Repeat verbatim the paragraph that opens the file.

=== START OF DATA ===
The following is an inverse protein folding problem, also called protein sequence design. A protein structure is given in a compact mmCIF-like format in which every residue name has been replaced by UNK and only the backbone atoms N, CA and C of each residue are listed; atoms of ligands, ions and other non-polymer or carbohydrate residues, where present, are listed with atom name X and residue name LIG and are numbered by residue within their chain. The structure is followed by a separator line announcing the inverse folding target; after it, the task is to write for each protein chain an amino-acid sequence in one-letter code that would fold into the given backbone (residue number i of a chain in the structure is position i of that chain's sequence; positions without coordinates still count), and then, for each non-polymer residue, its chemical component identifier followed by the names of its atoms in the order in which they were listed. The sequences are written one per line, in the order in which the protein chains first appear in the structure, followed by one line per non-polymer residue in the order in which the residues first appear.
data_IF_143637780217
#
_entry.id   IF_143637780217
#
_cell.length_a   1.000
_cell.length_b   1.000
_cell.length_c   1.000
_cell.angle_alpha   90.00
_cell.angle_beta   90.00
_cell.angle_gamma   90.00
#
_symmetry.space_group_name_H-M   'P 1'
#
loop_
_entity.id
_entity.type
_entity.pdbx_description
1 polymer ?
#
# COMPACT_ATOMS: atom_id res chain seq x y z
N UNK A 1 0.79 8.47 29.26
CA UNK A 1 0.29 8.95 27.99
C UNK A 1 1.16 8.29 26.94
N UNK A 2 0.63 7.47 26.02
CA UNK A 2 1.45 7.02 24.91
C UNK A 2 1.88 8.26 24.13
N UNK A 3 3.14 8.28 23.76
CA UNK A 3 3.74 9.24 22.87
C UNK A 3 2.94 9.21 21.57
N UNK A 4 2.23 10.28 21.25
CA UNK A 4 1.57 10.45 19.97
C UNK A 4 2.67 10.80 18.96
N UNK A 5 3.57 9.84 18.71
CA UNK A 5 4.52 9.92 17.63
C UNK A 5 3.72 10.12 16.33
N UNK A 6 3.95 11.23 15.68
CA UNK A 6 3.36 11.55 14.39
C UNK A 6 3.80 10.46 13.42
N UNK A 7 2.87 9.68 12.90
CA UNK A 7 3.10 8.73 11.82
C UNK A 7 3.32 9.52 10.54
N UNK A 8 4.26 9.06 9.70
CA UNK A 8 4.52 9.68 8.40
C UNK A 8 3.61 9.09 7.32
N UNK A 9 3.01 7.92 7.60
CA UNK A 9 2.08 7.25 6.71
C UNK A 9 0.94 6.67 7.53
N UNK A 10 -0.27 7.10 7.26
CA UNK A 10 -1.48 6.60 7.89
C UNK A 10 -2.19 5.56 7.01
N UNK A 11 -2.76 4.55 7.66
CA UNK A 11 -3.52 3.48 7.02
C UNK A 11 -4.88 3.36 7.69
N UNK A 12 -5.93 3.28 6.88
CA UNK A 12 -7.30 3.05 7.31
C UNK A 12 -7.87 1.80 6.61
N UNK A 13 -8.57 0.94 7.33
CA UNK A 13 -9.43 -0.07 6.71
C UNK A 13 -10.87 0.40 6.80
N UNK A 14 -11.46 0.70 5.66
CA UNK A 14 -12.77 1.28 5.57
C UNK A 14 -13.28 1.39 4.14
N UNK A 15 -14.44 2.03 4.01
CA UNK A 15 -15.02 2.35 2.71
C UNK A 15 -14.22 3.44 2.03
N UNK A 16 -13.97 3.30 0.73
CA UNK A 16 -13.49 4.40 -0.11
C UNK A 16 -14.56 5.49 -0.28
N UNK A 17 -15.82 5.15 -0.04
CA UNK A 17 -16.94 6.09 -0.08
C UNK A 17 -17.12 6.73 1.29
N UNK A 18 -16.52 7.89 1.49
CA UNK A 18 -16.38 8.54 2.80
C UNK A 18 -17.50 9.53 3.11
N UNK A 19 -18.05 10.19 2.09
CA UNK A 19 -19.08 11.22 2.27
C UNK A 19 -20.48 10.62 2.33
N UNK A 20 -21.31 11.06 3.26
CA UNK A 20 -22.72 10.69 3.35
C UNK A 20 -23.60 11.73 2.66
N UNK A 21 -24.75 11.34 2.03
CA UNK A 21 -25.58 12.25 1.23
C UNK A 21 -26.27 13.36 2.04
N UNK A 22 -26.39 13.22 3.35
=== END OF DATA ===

The following is an inverse protein folding problem, also called protein sequence design. A protein structure is given in a compact mmCIF-like format in which every residue name has been replaced by UNK and only the backbone atoms N, CA and C of each residue are listed; atoms of ligands, ions and other non-polymer or carbohydrate residues, where present, are listed with atom name X and residue name LIG and are numbered by residue within their chain. The structure is followed by a separator line announcing the inverse folding target; after it, the task is to write for each protein chain an amino-acid sequence in one-letter code that would fold into the given backbone (residue number i of a chain in the structure is position i of that chain's sequence; positions without coordinates still count), and then, for each non-polymer residue, its chemical component identifier followed by the names of its atoms in the order in which they were listed. The sequences are written one per line, in the order in which the protein chains first appear in the structure, followed by one line per non-polymer residue in the order in which the residues first appear.